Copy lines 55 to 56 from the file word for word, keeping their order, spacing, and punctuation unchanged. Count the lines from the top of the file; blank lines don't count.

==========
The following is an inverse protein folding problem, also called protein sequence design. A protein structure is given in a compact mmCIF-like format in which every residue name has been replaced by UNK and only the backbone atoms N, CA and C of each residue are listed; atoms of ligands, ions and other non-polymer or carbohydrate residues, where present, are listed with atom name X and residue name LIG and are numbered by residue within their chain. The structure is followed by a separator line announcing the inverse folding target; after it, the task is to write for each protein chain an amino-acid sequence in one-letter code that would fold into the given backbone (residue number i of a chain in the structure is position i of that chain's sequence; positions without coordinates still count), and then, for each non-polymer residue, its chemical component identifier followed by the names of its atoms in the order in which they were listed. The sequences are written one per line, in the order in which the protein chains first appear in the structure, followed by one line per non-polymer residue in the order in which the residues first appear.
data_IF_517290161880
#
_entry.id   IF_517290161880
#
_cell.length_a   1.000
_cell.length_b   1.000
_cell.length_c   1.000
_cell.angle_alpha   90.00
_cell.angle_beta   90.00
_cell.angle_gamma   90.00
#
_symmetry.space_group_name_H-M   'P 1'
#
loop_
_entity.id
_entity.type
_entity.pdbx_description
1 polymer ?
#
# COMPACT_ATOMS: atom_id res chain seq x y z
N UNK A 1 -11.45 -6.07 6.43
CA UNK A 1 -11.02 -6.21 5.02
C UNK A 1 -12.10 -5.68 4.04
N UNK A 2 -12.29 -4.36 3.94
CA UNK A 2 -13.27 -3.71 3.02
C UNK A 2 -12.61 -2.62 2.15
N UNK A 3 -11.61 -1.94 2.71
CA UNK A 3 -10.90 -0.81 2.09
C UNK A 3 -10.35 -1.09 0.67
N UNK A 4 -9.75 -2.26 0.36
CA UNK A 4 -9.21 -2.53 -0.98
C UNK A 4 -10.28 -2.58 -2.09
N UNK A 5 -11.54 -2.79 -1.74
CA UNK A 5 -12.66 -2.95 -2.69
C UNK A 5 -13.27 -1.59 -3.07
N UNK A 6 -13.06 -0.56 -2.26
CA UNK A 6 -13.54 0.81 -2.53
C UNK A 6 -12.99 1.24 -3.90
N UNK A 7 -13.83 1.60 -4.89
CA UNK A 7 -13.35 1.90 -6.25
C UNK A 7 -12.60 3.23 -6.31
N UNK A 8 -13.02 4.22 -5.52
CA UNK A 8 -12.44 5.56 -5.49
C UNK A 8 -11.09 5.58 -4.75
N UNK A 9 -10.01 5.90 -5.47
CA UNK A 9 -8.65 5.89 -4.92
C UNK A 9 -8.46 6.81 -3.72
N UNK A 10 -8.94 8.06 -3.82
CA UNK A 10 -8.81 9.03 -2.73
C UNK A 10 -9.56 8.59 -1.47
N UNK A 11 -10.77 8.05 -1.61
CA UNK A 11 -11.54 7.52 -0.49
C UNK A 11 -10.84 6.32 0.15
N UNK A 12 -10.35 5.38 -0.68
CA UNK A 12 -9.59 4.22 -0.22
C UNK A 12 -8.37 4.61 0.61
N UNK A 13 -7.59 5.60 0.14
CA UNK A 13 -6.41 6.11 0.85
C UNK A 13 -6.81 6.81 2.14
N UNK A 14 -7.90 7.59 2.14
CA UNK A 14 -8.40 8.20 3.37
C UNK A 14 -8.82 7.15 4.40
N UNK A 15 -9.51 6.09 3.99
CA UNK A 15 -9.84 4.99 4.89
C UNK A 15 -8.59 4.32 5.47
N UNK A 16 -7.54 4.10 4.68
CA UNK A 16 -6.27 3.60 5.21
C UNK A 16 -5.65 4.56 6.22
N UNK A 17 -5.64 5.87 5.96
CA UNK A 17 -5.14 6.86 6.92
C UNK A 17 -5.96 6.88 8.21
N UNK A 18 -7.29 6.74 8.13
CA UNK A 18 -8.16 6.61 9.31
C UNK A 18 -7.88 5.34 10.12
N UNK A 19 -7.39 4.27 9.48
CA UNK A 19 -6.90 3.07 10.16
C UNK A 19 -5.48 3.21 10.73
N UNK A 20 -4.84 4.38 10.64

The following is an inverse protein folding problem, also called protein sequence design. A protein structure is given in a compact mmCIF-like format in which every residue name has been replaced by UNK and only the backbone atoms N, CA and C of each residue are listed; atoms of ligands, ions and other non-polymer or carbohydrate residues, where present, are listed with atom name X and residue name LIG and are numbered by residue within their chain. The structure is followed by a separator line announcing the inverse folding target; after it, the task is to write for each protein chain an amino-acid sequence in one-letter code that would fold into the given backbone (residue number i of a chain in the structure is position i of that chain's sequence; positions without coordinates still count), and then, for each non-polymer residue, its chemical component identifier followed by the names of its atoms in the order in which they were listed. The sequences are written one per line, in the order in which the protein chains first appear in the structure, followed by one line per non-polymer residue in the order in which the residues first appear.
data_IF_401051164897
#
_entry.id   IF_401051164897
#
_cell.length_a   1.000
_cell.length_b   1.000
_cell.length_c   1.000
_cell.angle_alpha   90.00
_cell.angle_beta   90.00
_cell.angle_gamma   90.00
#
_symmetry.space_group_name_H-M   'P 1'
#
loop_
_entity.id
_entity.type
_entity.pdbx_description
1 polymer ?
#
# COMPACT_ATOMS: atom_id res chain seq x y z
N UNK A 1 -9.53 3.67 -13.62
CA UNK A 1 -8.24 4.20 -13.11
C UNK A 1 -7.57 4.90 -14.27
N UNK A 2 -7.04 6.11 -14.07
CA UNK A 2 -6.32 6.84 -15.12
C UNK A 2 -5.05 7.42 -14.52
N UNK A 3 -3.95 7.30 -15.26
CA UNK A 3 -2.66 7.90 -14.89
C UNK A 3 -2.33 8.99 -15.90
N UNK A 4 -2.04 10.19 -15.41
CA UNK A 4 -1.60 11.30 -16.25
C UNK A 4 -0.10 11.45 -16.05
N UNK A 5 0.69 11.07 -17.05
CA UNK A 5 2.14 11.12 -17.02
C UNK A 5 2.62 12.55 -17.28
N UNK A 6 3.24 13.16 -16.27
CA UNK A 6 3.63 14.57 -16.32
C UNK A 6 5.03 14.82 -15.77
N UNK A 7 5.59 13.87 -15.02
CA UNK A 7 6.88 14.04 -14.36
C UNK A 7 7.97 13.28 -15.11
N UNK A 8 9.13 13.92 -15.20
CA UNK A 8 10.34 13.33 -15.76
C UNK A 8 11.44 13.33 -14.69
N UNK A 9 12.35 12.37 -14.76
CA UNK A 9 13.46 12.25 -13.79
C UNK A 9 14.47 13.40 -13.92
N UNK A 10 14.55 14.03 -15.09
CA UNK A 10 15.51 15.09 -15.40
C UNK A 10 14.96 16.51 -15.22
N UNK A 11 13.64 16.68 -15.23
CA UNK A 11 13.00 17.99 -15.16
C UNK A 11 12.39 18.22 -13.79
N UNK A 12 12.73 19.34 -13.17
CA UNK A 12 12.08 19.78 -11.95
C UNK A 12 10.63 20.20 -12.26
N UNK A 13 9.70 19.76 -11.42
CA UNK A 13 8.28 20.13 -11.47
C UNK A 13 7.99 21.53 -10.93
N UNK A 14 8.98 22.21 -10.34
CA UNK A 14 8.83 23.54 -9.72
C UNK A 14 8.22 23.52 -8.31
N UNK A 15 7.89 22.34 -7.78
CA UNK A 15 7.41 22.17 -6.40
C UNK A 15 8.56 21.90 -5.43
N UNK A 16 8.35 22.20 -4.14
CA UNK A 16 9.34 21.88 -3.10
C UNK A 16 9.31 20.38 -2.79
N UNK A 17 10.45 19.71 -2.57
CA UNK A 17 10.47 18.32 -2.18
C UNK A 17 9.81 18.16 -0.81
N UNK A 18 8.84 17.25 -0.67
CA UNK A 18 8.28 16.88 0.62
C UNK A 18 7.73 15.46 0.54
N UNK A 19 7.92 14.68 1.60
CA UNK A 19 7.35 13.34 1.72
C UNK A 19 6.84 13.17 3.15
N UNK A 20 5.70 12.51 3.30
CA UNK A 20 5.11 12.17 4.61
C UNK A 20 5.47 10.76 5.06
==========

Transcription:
N UNK A 12 -10.35 5.38 -0.68
CA UNK A 12 -9.59 4.22 -0.22